Over the past week there have been three reported incidents of sheep worrying, including one near Elms Vale Road, Farthingloe where three sheep were injured on Saturday 6 February 2021.
Officers attended the scene where the owners of the dog were contacted. Enquiries into the report are ongoing.
Further incidents were reported two days later when sheep were injured by dogs in a field near Vale Road, Loose. Enquiries are continuing to identify the dogs and their owners.
Sergeant Darren Walshaw of the Rural Task Force said: ‘These are particularly nasty incidents as we approach the lambing season and a number of pregnant sheep have suffered serious injuries. As well as the injuries from the attacks, whole flocks can become distressed and farmers have to arrange the attendance of vets at considerable expense.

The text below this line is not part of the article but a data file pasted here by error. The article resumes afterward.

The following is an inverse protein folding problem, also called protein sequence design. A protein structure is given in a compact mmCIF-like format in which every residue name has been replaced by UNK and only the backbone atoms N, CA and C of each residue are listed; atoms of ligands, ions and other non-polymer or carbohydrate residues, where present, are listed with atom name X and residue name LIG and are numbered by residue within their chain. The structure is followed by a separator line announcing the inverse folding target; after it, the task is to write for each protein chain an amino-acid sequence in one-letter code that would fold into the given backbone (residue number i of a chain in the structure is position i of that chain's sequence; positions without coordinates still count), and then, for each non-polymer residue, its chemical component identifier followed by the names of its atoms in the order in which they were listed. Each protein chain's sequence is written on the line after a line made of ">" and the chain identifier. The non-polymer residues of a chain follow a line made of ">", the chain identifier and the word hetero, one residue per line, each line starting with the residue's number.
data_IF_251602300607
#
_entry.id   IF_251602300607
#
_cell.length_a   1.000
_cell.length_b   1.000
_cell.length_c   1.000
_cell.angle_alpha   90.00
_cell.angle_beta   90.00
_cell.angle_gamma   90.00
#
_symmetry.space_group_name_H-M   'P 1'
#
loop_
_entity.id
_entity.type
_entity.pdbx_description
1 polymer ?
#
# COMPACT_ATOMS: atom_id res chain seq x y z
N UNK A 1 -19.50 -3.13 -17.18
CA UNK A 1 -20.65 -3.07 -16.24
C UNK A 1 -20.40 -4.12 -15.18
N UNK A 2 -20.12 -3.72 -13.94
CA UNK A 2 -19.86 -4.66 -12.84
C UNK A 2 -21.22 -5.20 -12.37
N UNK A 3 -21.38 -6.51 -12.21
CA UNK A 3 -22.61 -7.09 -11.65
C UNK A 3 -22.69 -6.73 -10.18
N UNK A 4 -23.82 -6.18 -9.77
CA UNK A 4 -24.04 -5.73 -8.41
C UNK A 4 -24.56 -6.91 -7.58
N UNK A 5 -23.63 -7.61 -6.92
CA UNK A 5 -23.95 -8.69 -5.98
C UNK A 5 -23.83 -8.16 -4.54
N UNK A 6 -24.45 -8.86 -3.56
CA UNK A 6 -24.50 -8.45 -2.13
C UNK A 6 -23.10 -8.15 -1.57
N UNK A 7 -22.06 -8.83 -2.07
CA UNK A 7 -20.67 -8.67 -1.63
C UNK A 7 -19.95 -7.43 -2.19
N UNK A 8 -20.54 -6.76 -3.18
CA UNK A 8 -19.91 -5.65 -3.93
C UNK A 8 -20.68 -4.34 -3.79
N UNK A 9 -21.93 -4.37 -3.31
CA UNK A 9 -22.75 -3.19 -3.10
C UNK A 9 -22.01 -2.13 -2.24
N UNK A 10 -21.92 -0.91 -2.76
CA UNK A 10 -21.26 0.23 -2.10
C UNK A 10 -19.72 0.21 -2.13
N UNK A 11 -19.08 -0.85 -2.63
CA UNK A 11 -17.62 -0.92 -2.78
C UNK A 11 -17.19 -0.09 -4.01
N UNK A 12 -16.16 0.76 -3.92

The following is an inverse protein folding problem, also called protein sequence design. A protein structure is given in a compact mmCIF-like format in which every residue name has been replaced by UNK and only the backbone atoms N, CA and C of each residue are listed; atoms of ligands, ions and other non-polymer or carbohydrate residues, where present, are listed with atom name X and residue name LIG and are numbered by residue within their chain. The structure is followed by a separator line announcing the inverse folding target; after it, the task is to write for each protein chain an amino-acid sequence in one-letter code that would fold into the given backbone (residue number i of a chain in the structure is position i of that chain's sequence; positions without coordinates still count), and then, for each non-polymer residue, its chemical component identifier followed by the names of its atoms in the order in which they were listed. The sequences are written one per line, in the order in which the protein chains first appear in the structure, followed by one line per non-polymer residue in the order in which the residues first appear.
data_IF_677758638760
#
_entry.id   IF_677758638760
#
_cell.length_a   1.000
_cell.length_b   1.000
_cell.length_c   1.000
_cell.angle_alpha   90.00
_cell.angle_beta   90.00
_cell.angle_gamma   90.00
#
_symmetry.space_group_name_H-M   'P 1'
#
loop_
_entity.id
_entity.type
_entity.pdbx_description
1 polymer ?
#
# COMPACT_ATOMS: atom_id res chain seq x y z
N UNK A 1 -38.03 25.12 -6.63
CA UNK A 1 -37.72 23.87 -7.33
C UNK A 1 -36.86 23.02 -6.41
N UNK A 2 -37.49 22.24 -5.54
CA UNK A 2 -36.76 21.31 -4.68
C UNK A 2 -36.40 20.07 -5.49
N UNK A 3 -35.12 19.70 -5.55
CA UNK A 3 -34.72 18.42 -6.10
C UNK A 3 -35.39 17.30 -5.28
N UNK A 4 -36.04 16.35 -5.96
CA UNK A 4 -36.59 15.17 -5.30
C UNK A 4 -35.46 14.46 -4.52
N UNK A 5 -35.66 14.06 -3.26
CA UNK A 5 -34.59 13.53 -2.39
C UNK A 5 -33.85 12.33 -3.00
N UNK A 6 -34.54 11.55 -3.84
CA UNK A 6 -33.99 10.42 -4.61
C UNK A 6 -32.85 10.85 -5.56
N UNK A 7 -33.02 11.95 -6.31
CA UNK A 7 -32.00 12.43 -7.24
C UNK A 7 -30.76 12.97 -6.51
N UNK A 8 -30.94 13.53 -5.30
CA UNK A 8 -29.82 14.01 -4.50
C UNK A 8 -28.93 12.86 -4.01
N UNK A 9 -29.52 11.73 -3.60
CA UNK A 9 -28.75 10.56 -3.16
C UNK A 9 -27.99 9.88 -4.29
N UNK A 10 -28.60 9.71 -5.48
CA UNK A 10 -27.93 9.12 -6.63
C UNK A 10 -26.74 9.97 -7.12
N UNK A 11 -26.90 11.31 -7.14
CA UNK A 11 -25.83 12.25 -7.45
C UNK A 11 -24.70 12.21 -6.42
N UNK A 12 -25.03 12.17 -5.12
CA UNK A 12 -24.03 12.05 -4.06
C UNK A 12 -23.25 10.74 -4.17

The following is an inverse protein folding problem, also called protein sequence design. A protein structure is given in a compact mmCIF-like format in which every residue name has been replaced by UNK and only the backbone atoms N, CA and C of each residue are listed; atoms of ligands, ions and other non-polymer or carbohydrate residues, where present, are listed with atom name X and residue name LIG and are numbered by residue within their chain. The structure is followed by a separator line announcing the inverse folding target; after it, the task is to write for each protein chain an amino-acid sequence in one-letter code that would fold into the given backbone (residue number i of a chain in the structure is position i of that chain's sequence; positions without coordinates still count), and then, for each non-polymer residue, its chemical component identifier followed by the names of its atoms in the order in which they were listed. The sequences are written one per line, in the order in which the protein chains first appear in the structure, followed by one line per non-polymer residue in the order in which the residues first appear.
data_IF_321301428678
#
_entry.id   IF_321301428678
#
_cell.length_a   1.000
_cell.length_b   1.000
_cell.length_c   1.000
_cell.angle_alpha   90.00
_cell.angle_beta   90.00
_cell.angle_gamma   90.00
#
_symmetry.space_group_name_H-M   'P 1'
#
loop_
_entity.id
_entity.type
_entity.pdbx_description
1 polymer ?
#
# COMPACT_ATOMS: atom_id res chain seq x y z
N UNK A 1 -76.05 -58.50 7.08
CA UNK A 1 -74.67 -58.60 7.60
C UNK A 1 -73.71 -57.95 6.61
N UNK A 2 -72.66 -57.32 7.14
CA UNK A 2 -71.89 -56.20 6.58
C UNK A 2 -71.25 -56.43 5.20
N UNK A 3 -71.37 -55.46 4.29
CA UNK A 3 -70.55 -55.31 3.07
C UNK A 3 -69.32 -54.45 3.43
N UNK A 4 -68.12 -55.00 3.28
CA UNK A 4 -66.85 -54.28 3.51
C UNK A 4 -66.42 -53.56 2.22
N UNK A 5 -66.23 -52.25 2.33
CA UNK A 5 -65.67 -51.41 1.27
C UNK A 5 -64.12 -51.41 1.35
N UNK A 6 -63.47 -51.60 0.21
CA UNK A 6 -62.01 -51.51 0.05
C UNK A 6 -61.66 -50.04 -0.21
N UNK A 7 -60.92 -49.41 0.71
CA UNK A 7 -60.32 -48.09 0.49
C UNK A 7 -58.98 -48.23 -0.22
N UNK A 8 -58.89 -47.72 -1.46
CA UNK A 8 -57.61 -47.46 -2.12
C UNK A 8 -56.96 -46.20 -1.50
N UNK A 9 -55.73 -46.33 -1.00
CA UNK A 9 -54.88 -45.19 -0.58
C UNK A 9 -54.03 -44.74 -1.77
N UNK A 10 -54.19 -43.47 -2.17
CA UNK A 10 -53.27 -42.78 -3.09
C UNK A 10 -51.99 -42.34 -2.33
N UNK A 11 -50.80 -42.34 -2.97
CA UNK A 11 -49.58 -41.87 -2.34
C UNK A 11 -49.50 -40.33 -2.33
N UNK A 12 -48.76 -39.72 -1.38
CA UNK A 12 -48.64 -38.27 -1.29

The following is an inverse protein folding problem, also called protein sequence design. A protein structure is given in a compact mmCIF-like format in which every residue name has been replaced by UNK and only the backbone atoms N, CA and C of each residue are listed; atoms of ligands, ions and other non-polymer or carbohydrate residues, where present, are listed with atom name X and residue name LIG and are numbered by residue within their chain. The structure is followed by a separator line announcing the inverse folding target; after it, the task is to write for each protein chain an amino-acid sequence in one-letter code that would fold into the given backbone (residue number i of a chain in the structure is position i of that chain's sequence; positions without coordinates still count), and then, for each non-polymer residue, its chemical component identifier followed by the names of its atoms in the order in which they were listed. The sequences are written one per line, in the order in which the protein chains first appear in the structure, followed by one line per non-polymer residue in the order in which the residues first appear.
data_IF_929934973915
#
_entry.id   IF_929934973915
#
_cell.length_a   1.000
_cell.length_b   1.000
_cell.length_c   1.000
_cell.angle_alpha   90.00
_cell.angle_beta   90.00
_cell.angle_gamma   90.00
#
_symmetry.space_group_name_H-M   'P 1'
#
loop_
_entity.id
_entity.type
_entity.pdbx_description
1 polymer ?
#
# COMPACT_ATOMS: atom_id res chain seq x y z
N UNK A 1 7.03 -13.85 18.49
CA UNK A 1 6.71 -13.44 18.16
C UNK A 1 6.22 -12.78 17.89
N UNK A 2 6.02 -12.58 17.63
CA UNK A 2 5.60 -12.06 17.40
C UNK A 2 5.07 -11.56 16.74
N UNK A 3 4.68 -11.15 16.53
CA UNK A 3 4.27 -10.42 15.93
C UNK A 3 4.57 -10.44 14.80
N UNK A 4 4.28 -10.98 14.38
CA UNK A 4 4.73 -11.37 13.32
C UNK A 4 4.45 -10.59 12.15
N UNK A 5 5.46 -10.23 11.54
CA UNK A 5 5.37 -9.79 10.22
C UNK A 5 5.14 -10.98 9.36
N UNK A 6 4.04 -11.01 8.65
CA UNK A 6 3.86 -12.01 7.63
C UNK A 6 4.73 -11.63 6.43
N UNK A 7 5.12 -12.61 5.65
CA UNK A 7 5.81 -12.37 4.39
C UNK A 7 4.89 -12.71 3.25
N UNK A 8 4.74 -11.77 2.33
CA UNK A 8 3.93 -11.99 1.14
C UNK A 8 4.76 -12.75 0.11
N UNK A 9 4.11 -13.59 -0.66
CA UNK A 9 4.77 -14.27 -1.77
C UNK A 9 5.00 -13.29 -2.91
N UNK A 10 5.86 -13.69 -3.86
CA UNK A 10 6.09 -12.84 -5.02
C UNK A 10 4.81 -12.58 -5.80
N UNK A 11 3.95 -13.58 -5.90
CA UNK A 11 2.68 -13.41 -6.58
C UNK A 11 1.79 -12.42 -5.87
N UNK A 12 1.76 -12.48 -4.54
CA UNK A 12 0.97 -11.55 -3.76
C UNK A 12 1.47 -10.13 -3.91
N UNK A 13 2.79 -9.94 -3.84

‘This is why we always urge owners to keep pets under control around any livestock. It is important to also remember that that farmers are within their rights to sometimes shoot dogs, if they are deemed to be worrying sheep.
‘As a person in charge of a dog, you could be committing an offence if it worries livestock on agricultural land. If an offence is proved the dog owner or person in charge could be liable for damages and compensation.’
Under the Animals Act 1971, a person acting to protect livestock may be able to kill or injure a dog that they reasonably believes is `worrying’ without incurring any criminal or civil liability.
As a dog owner or a person for the time being in charge of a dog, you could be committing an offence if your pet worries livestock on agricultural land.
Worrying includes attacking or chasing livestock in a way that might reasonably be expected to cause injury or suffering or loss.
It can also be an offence to have a dog in a field or enclosed space where there are sheep when the dog is not on a lead or under close control.